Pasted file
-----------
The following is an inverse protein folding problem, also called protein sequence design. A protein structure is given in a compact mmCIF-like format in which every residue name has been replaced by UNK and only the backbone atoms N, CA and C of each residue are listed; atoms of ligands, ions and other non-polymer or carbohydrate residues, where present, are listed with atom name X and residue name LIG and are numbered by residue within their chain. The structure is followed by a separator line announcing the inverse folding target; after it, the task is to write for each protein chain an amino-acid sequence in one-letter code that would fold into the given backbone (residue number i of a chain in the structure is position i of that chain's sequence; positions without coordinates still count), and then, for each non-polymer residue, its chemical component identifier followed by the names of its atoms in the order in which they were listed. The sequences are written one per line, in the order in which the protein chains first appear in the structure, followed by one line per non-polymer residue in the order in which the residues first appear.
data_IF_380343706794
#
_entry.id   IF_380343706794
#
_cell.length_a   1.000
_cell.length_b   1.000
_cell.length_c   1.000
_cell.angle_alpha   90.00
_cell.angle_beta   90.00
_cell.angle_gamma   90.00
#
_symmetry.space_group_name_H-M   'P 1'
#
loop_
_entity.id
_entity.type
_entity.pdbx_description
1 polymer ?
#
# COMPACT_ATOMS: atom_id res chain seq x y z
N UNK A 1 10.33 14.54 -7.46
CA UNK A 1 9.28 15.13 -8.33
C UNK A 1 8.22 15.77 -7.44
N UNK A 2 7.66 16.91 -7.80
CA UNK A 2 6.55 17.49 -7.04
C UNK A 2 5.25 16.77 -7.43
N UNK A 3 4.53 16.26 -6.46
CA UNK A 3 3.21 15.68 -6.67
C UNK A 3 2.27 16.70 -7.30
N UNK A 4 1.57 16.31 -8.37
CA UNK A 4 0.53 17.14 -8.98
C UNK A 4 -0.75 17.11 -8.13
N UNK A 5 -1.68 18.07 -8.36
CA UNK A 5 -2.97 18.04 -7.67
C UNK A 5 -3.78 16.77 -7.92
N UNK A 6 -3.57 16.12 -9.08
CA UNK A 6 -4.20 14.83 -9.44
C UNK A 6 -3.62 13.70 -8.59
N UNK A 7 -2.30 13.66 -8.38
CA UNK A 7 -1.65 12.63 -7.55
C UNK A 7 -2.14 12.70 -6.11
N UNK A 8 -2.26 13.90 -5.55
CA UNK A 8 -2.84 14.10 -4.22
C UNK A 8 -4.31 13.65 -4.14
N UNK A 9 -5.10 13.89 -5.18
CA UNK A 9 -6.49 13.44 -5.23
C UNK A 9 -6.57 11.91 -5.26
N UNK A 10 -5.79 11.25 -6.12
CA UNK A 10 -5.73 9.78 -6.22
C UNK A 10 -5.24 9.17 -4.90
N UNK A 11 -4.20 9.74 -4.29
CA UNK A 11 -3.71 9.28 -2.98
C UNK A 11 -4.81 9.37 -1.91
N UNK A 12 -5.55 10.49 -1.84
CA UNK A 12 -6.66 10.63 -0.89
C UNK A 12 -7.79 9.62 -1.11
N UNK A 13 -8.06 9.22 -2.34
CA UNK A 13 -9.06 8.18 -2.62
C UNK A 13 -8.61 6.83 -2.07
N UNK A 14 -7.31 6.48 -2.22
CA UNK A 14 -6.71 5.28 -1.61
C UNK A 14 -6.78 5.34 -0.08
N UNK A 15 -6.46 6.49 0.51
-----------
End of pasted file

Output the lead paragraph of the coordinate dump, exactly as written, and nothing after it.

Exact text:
The following is an inverse protein folding problem, also called protein sequence design. A protein structure is given in a compact mmCIF-like format in which every residue name has been replaced by UNK and only the backbone atoms N, CA and C of each residue are listed; atoms of ligands, ions and other non-polymer or carbohydrate residues, where present, are listed with atom name X and residue name LIG and are numbered by residue within their chain. The structure is followed by a separator line announcing the inverse folding target; after it, the task is to write for each protein chain an amino-acid sequence in one-letter code that would fold into the given backbone (residue number i of a chain in the structure is position i of that chain's sequence; positions without coordinates still count), and then, for each non-polymer residue, its chemical component identifier followed by the names of its atoms in the order in which they were listed. The sequences are written one per line, in the order in which the protein chains first appear in the structure, followed by one line per non-polymer residue in the order in which the residues first appear.